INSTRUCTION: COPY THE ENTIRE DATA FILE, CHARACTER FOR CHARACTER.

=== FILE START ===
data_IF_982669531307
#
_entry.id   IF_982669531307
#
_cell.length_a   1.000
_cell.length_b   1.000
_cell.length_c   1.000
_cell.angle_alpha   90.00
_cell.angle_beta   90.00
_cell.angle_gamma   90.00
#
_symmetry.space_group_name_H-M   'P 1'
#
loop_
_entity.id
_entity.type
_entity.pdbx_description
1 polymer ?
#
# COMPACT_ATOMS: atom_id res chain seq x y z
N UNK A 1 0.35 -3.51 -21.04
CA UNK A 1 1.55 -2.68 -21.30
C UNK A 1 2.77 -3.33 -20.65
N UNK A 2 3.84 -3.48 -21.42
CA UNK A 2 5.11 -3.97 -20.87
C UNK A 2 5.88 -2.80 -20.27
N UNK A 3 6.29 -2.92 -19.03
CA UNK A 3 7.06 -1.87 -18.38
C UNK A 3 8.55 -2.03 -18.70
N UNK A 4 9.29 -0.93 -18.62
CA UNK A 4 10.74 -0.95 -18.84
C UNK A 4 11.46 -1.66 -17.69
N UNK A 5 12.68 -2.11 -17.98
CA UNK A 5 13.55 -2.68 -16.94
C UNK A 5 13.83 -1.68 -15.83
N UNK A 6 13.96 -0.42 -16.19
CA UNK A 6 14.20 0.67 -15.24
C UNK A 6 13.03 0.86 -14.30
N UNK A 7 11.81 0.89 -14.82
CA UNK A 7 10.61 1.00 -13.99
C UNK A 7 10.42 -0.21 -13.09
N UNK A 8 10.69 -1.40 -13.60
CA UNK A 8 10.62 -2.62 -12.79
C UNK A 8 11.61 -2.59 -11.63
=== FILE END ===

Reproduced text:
data_IF_982669531307
#
_entry.id   IF_982669531307
#
_cell.length_a   1.000
_cell.length_b   1.000
_cell.length_c   1.000
_cell.angle_alpha   90.00
_cell.angle_beta   90.00
_cell.angle_gamma   90.00
#
_symmetry.space_group_name_H-M   'P 1'
#
loop_
_entity.id
_entity.type
_entity.pdbx_description
1 polymer ?
#
# COMPACT_ATOMS: atom_id res chain seq x y z
N UNK A 1 0.35 -3.51 -21.04
CA UNK A 1 1.55 -2.68 -21.30
C UNK A 1 2.77 -3.33 -20.65
N UNK A 2 3.84 -3.48 -21.42
CA UNK A 2 5.11 -3.97 -20.87
C UNK A 2 5.88 -2.80 -20.27
N UNK A 3 6.29 -2.92 -19.03
CA UNK A 3 7.06 -1.87 -18.38
C UNK A 3 8.55 -2.03 -18.70
N UNK A 4 9.29 -0.93 -18.62
CA UNK A 4 10.74 -0.95 -18.84
C UNK A 4 11.46 -1.66 -17.69
N UNK A 5 12.68 -2.11 -17.98
CA UNK A 5 13.55 -2.68 -16.94
C UNK A 5 13.83 -1.68 -15.83
N UNK A 6 13.96 -0.42 -16.19
CA UNK A 6 14.20 0.67 -15.24
C UNK A 6 13.03 0.86 -14.30
N UNK A 7 11.81 0.89 -14.82
CA UNK A 7 10.61 1.00 -13.99
C UNK A 7 10.42 -0.21 -13.09
N UNK A 8 10.69 -1.40 -13.60
CA UNK A 8 10.62 -2.62 -12.79
C UNK A 8 11.61 -2.59 -11.63